CABI has received positive feedback from a range of stakeholders involved in a project aimed at addressing key knowledge gaps related to soil health and improved agronomy in East Africa.

Digital development experts from CABI’s regional centre for Africa in Nairobi, Kenya, received the feedback after workshops in Tanzania to help the Guiding Acid Soil Management Investments in Africa (GAIA) project implement FAIR data into its work.

FAIR data meets the principles of findability, accessibility, interoperability, and reusability. It is a key aspect of the project – funded by the Bill & Melinda Gates Foundation – and which focused on Tanzania, Ethiopia, Kenya, and Rwanda.

Addressing poor soil health

One main reason why maize productivity in sub-Saharan Africa is very low is poor soil health. Soil acidity is often mentioned because of its impact on crop yields and the extent of acid soils in the region.

To improve acid soils, farmers may apply lime on their fields to raise the pH, a practice known as liming. Liming has multiple beneficial effects like improving nitrogen fixation of legume nodules, boosting yields of legume crops.

The GAIA project uses scalable innovations to provide reliable, timely and actionable data and insights on soil health and crop performance, at farm and regional levels. The vision of success for the project is the rehabilitation of acid soils at scale in East Africa — thanks to data-driven and spatially-explicit recommendations.

Adam Ndatulu, Cluster and Partnership Specialist from the Southern Agricultural Corridor of Tanzania (SAGCOT), said, “We never had any understanding of FAIR before. Since training, we have been using the word FAIR everywhere. I have been noticing that CABI’s trying to make data accessible… really been pushing for it.”

Data on lime trials is readily available

Mr Ndatulu added that data on lime trials is readily shared with him by Partners so he can coordinate the Soil Health Partners to develop policy briefs on lime investment in Tanzania and public awareness materials for the GAIA project that has made data from other project partners accessible.

In Tanzania the partners included the Ministry of Agriculture, Tanzania Agricultural Research Institute (TARI), regulatory authorities such as Tanzania Fertilizer Regulatory Authority (TFRA), SAGCOT Centre, One Acre Fund, AGRA, agriculture lime companies such as Dodoma Cement and Highlands Building Products and agro-dealers who are directly engaging with farmers.

Additionally, the shared data was collated and fed into the GAIA dashboard – developed by CIMMYT – which assists public and private sector actors in targeting investments for agricultural lime value chains in Tanzania, Ethiopia, and Rwanda.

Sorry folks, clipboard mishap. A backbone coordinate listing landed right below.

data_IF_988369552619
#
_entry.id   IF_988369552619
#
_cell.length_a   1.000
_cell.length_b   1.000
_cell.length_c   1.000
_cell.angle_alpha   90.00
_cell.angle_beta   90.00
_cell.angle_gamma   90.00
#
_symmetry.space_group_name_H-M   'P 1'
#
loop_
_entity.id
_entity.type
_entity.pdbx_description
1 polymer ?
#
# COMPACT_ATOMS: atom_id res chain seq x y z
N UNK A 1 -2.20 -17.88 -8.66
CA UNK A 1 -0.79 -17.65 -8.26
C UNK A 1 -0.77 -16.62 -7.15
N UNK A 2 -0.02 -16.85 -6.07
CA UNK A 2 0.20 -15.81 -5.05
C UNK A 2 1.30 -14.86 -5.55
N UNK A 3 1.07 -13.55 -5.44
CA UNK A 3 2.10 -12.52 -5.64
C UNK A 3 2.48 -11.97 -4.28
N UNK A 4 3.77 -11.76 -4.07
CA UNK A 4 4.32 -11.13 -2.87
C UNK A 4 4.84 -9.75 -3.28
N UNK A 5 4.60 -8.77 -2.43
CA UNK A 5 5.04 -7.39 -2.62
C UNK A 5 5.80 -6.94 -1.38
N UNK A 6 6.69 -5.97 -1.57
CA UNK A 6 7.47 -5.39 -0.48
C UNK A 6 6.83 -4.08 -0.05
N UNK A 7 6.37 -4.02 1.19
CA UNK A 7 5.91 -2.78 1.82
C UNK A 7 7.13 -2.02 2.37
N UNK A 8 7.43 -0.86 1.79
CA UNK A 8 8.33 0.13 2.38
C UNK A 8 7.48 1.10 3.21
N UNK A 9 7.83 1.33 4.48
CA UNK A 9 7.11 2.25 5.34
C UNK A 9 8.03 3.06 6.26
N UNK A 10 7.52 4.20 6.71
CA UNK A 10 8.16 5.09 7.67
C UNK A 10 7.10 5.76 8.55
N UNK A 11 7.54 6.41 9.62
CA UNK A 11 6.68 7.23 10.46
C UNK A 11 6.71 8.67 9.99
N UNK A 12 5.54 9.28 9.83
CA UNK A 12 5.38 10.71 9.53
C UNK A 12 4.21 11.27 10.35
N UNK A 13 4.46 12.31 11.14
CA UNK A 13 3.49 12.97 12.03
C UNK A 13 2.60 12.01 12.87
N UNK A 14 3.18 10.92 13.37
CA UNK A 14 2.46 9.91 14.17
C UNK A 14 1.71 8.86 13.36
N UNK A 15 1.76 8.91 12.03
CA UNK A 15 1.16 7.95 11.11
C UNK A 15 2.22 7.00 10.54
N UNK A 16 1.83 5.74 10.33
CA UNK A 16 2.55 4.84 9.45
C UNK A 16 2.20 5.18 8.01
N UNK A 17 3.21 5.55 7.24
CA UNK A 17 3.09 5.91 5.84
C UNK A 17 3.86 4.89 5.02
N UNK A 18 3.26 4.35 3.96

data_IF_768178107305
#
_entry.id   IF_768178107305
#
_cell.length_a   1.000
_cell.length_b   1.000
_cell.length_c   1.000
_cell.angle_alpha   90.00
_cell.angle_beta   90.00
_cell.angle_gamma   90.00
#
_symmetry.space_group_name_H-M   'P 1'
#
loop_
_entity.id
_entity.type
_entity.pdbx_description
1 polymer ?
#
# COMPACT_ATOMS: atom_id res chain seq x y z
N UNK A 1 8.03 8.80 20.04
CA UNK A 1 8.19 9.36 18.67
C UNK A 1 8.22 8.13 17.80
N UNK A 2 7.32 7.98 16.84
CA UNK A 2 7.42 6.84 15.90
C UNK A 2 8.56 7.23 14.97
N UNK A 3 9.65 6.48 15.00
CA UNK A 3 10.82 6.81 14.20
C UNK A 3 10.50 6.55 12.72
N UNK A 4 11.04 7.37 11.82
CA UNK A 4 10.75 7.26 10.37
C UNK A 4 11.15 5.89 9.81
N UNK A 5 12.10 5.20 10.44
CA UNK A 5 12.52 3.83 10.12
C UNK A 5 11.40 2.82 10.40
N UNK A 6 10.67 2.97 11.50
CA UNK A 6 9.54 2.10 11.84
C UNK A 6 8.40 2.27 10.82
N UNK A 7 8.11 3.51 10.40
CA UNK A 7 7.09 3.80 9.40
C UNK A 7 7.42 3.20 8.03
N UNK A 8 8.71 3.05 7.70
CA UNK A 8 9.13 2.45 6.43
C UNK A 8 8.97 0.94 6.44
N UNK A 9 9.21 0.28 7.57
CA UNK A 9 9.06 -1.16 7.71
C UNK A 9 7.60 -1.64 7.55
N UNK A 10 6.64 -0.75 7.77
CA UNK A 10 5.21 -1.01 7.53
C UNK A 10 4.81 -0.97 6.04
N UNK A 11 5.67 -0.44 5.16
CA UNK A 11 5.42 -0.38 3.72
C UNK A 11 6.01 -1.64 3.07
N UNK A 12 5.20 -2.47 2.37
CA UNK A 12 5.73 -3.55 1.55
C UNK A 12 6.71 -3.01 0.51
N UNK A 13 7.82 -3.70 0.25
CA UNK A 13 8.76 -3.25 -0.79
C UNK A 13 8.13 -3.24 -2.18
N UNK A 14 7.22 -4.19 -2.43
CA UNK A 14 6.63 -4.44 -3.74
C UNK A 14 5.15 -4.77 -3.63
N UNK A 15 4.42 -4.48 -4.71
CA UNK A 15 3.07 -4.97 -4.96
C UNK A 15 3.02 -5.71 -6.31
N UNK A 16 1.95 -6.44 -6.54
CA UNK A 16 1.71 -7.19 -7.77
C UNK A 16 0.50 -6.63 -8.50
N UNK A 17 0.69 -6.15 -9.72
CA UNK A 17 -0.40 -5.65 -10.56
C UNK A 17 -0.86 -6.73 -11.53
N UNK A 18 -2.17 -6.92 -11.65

CABI ‘road tested’ the GAIA dashboard which is a graphical user interface that provides a characterization of the magnitude and spatial distribution of soil acidity in sub-Saharan Africa.

As part of this, CABI was tasked to conduct user-focused research to understand how GAIA outputs can be translated into knowledge products and to support user testing of the GAIA dashboard.

Better informed government and individual farmer decision making

Elias Diyami, Operations Manager, Highland Building Products Co. Ltd (HBP), said the data from the Ministry of Agriculture has provided information of soil acidity across regions so the company has a better understanding of the demand for agriculture lime. He can use that information to better inform government and individual farmer decision making.

He added that data-sharing works both ways. HBP can share information on the quantity and quality of agricultural lime with the Ministry of Agriculture and SAGCOT Centre – enabling them to tailor information about agriculture lime in specific regions to meet the needs of farmers.

Dr Joel L. Meliyo, Manager of TARI, Hombolo, said, “The CABI GAIA team came up with the concept of data sharing and FAIR. It is meaningless to generate data for the public and keep it. We just need to use the FAIR way to share data, making it useful to other stakeholders without compromising it.”

He added that sharing data-informed insights with farmers has had an even greater impact. He explained that they carried out a trial with 50 farmers using lime in soil, and as soon as farmers learned about the positive results, 149 fellow farmers sought lime to improve their own soil.

Greater food security

Chipo Msengezi, CABI’s Project Manager – Digital Development, said, “This project is a great example of how, in partnership, FAIR data can be combined with agronomy, economics and social science and a business model in an integrated approach that ultimately benefits the drive towards greater food security.

“Having sharable information on soil acidity is very important if smallholder farmers are able to maximize their yields and profits in Tanzania as well as Ethiopia, Kenya, and Rwanda where the project operates.

“While our work on the project focused on the aforementioned countries, our efforts could be replicated for the benefit of other countries in Africa as well as further afield.”

Additional information

Main image: The value of FAIR data for healthy soils in East Africa cannot be underestimated in the drive towards greater food security (Credit: Pixabay).

Project page

‘Guiding Acid Soil Management Investments in Africa.’

Relevant story

‘CABI tests knowledge dashboard to help strengthen maize productivity in Tanzania, Ethiopia and Rwanda.’

Guiding Acid Soil Management Investments in Africa (GAIA)

You can find out more about the Guiding Acid Soil Management Investments in Africa (GAIA) project on the CIMMYT website.

Digital development

Through the creation and application of digital technologies, CABI brings science-based agricultural knowledge to millions of smallholder farmers helping to increase their yields. Find out more here.

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